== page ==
Volkswagen Lupo Hatchback 1999 - 2005

Volkswagen Lupo Hatchback 1999 - 2005

Review by it
Monday, May 16, 2016

Pros:

  • A funny-looking jolly little car
  • Very economical, especially the diesels
  • Inexpensive to run and maintain
  • High quality

Cons:

  • Expensive even in the used car market
  • The limited space at the rear create worries about safety

Overview

The Lupo is a Latin term which translates into 'wolf cub' and, was designed to provide an entry level for the Volkswagen range. The Polo had grown both in size and price and couldn't compete with mini cars offered by Ford and Fiat. The Lupo is a high-quality car, but it comes at a premium.

Exterior and Interior

Although the Lupo leaves an impression of a tiny and fragile car, it's a proper vehicle that is suitable for performing any task that a bigger car can deal with. It's a typical Volkswagen design product and one can unmistakably recognize its origins. The quirky front end with bulging "eyes" and the high glass surfaces makes it a visually pleasing car. The impression is enhanced with the wide range of bright colour options. The interior is deceptively spacious. It has got four full-size seats and rear access is relatively convenient. Although the car was built on the platform of Volkswagen Polo, the wheelbase has been shortened by 4 inches and there's also very little in the terms of body overhangs. As a result, the main compromise the German engineers have had to make is the boot space… or the lack of it. The rear seats are almost touching the tailgate. It's not great from the safety perspective and leaves only 130litres for luggage. Folded the seats increase the space to more than 800litres if and when it is needed. The driver's seat is very comfortable and you are surprised by all the adjustment options that are provided to the seats and steering column. Another nice surprise is the quality of materials and the soundproofing of the interior panels. Once you shut the door, you're in your own small world and no alien sounds seem to be coming in. Quality-wise, its main competitors the Ford Ka and the Fiat Seicento, are no match for the Lupo, but this German quality comes at a price which many might find rather steep for a car like this.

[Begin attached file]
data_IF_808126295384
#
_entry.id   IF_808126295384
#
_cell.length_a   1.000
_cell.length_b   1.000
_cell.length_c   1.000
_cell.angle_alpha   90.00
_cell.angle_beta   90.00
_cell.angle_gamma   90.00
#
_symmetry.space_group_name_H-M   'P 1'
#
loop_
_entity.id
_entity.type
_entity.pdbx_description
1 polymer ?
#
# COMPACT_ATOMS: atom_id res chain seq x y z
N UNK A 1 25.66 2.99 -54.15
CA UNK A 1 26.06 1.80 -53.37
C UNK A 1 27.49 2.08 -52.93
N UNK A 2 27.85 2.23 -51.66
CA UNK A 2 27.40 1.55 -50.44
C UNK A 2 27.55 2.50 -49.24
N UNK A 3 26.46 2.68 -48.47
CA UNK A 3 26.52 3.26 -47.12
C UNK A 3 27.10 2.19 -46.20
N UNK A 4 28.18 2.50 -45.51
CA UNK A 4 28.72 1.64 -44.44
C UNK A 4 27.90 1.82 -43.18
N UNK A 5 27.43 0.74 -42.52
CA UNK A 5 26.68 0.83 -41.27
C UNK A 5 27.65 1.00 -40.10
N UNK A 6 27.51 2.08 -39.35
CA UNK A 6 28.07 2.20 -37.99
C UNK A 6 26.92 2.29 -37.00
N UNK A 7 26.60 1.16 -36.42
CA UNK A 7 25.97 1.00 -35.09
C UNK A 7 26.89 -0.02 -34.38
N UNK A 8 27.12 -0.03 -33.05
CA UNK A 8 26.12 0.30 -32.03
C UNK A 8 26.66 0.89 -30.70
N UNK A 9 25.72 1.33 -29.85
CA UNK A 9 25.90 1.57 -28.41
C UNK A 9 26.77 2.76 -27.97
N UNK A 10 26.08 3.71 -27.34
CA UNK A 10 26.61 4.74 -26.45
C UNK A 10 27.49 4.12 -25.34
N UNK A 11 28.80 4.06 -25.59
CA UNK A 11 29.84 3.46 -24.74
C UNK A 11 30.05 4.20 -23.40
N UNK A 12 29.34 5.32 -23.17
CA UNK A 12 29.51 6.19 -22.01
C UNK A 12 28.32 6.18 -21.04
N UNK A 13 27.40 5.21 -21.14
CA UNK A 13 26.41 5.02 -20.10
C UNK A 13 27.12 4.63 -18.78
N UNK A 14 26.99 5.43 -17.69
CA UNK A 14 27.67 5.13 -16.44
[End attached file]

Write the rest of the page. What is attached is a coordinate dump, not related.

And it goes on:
Performance and Economy

Despite the Lupo being so small, it's not a light car. The body is made of steel (it's galvanised, so not susceptible to rust) and the car almost weighs a ton. Nevertheless, it's one of the most fuel-efficient cars in its class; and if equipped with the 1.2-litre diesel it is the most fuel-efficient non-hybrid car in production. The entry-level 1.0-litre petrol engine does its job very well. It may lack excitement and it may take ages to reach 0-60mph, but the advantage is obvious when you keep driving by the petrol stations. The 1.0-litre engine offers 48mpg. Drivers who prefer petrol engines will appreciate the 1.4-litre engine. It is perfect for a car this size and still manages 44mpg. It's really the diesel engines that make the little Lupo excel. The 1.2-litre 3-cylinder turbo diesel enables the car to reach a crazy 94 miles per gallon! The 1.2-litre Lupo or, as it's called, the 3-litre, is the most expensive car in the range. You have to pay for the technology but the savings make it pay off quickly. If the 3L is too expensive, the 1.7-litre non-turbo basic diesel provides a very competitive fuel-efficiency too at 64mpg.

Like to Drive

It's a pleasant little car. Although it looks rather tall, there is minimal body roll in high speed corners. Not to say that the car wasn't designed to negotiate anything at high speeds. However, it's a good feeling to know that it could, if required to. Just like any other micro car, the Lupo may lack the excitement that a bigger car offers, but overall it leaves a very good impression and is easy to drive. Visibility is excellent. The narrow A-pillars and large square footage of glazed surface makes navigating and parking an easy task even for an inexperienced driver. The Lupo makes a lot of sense as a city car or as a first car for a hassle-free experience.

Faults and Repairs

Electric faults are common problems that have troubled many Lupo owners. Although Volkswagen often reuse and reapply assemblies that have proven reliable on other cars, the Lupo being so small, they had to design it pretty much from the scratch. That's why the first two years of production saw a relatively high number of issues. Choosing a post-2001 Lupo might be a good idea for a used car buyer.